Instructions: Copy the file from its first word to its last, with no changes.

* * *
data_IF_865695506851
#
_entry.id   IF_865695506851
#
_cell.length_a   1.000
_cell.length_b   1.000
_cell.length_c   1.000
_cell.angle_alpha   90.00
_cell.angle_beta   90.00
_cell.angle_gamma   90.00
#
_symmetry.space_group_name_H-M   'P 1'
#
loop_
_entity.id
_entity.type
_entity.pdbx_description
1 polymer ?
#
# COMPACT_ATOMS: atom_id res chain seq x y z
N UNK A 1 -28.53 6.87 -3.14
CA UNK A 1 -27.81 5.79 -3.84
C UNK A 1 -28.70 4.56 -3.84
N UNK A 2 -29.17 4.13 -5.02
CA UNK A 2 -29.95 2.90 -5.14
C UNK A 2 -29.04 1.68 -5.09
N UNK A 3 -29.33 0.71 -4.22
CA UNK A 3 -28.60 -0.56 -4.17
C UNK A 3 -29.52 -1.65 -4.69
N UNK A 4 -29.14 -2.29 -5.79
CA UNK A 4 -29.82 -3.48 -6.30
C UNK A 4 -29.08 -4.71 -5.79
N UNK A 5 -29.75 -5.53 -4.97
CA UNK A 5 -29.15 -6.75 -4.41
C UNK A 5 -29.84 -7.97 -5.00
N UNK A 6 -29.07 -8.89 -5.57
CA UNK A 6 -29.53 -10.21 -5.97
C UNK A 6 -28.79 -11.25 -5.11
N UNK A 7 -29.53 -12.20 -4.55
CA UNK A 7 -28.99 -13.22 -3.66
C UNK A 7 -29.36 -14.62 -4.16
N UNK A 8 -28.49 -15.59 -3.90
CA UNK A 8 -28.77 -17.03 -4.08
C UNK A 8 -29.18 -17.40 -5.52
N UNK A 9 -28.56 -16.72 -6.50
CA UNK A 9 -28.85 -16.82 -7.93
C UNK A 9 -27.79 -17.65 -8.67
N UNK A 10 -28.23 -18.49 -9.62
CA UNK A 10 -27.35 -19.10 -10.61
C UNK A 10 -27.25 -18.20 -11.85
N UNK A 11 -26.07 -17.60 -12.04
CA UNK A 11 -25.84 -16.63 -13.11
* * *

data_IF_865695506851
#
_entry.id   IF_865695506851
#
_cell.length_a   1.000
_cell.length_b   1.000
_cell.length_c   1.000
_cell.angle_alpha   90.00
_cell.angle_beta   90.00
_cell.angle_gamma   90.00
#
_symmetry.space_group_name_H-M   'P 1'
#
loop_
_entity.id
_entity.type
_entity.pdbx_description
1 polymer ?
#
# COMPACT_ATOMS: atom_id res chain seq x y z
N UNK A 1 -28.53 6.87 -3.14
CA UNK A 1 -27.81 5.79 -3.84
C UNK A 1 -28.70 4.56 -3.84
N UNK A 2 -29.17 4.13 -5.02
CA UNK A 2 -29.95 2.90 -5.14
C UNK A 2 -29.04 1.68 -5.09
N UNK A 3 -29.33 0.71 -4.22
CA UNK A 3 -28.60 -0.56 -4.17
C UNK A 3 -29.52 -1.65 -4.69
N UNK A 4 -29.14 -2.29 -5.79
CA UNK A 4 -29.82 -3.48 -6.30
C UNK A 4 -29.08 -4.71 -5.79
N UNK A 5 -29.75 -5.53 -4.97
CA UNK A 5 -29.15 -6.75 -4.41
C UNK A 5 -29.84 -7.97 -5.00
N UNK A 6 -29.07 -8.89 -5.57
CA UNK A 6 -29.53 -10.21 -5.97
C UNK A 6 -28.79 -11.25 -5.11
N UNK A 7 -29.53 -12.20 -4.55
CA UNK A 7 -28.99 -13.22 -3.66
C UNK A 7 -29.36 -14.62 -4.16
N UNK A 8 -28.49 -15.59 -3.90
CA UNK A 8 -28.77 -17.03 -4.08
C UNK A 8 -29.18 -17.40 -5.52
N UNK A 9 -28.56 -16.72 -6.50
CA UNK A 9 -28.85 -16.82 -7.93
C UNK A 9 -27.79 -17.65 -8.67
N UNK A 10 -28.23 -18.49 -9.62
CA UNK A 10 -27.35 -19.10 -10.61
C UNK A 10 -27.25 -18.20 -11.85
N UNK A 11 -26.07 -17.60 -12.04
CA UNK A 11 -25.84 -16.63 -13.11